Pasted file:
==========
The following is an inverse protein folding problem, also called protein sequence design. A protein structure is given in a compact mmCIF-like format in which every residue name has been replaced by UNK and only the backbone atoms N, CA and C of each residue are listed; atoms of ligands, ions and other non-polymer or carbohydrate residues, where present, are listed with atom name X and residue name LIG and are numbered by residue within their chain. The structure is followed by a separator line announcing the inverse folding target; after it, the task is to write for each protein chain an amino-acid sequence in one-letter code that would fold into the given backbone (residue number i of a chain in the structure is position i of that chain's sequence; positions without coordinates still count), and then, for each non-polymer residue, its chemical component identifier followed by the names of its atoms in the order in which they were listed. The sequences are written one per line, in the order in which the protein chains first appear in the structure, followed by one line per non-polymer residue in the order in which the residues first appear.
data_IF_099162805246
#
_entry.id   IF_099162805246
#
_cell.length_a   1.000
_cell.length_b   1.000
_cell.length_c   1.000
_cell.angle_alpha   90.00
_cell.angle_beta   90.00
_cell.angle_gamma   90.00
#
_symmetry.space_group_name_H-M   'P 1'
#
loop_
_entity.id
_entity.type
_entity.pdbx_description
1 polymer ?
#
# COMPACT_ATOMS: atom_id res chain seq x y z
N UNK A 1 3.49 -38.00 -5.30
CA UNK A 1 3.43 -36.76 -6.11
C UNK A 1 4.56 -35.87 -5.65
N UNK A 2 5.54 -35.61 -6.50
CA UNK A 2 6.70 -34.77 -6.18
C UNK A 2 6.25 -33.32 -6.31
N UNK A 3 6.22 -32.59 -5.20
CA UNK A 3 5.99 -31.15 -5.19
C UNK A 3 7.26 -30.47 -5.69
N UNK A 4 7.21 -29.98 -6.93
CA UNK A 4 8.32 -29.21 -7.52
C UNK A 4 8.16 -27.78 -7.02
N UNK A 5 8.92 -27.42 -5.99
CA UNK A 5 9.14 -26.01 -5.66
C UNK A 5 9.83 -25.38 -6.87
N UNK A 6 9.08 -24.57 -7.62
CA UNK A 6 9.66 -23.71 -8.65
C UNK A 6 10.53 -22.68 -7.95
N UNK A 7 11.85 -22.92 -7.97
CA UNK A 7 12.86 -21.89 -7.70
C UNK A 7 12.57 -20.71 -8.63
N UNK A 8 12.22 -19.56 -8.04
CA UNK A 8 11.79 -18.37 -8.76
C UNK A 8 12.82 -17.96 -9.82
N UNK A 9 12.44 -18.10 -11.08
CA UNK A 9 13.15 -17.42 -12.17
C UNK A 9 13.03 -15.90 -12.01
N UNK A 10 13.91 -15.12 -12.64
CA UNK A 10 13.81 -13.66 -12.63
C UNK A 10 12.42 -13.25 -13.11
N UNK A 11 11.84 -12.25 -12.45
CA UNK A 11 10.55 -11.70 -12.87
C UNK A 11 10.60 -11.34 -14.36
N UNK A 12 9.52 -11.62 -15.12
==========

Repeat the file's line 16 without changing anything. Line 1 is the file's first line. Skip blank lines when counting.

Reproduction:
_entity.id